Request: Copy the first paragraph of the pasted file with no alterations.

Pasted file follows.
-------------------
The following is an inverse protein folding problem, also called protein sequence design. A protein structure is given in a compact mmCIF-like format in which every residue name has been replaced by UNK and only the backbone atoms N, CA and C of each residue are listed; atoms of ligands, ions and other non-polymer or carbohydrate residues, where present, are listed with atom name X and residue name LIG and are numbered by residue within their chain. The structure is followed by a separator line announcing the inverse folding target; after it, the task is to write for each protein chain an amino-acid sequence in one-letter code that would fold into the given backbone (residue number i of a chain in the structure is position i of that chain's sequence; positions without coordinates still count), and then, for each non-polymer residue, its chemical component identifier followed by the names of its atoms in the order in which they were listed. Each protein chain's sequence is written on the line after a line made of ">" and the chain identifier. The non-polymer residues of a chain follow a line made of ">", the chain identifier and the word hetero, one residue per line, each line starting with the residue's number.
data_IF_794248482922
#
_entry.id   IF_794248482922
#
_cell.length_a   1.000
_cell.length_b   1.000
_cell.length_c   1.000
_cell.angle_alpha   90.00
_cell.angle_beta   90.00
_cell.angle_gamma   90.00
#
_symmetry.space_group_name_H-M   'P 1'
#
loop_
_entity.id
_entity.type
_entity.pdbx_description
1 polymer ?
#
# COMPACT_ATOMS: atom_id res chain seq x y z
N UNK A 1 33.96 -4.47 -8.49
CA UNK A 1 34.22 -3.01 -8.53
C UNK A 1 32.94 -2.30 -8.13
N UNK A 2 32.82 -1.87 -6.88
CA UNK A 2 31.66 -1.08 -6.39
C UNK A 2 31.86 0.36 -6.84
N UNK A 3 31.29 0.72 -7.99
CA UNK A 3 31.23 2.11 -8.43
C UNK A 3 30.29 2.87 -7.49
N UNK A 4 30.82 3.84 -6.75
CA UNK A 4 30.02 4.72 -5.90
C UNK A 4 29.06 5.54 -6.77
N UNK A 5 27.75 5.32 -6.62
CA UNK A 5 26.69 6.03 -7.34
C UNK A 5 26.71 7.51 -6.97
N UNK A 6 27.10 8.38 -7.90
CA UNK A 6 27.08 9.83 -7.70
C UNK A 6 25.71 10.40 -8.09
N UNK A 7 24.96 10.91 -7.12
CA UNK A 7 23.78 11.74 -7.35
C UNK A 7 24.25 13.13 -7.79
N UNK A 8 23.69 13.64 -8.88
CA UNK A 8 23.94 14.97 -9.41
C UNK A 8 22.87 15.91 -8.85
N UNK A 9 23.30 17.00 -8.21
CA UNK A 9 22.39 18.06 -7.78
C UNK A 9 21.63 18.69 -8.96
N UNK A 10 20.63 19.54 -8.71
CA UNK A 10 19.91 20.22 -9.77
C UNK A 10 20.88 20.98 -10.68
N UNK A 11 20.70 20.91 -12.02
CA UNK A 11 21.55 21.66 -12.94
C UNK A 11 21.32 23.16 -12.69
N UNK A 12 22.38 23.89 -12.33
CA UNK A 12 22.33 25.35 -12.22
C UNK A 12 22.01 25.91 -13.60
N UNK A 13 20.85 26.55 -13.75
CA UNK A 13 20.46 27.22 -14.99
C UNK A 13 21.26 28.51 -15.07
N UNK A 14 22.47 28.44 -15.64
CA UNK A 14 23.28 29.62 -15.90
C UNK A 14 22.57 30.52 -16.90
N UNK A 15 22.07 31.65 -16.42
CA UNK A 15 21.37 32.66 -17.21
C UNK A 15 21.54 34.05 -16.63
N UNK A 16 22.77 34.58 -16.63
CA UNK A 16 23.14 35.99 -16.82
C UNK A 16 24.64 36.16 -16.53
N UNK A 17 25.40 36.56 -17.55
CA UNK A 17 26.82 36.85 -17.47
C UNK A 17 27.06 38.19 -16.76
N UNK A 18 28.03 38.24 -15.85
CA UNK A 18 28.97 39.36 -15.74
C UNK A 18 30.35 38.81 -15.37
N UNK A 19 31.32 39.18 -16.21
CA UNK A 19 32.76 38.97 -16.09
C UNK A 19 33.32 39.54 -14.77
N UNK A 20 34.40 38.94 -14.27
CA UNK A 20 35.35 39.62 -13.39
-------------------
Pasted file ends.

The following is an inverse protein folding problem, also called protein sequence design. A protein structure is given in a compact mmCIF-like format in which every residue name has been replaced by UNK and only the backbone atoms N, CA and C of each residue are listed; atoms of ligands, ions and other non-polymer or carbohydrate residues, where present, are listed with atom name X and residue name LIG and are numbered by residue within their chain. The structure is followed by a separator line announcing the inverse folding target; after it, the task is to write for each protein chain an amino-acid sequence in one-letter code that would fold into the given backbone (residue number i of a chain in the structure is position i of that chain's sequence; positions without coordinates still count), and then, for each non-polymer residue, its chemical component identifier followed by the names of its atoms in the order in which they were listed. Each protein chain's sequence is written on the line after a line made of ">" and the chain identifier. The non-polymer residues of a chain follow a line made of ">", the chain identifier and the word hetero, one residue per line, each line starting with the residue's number.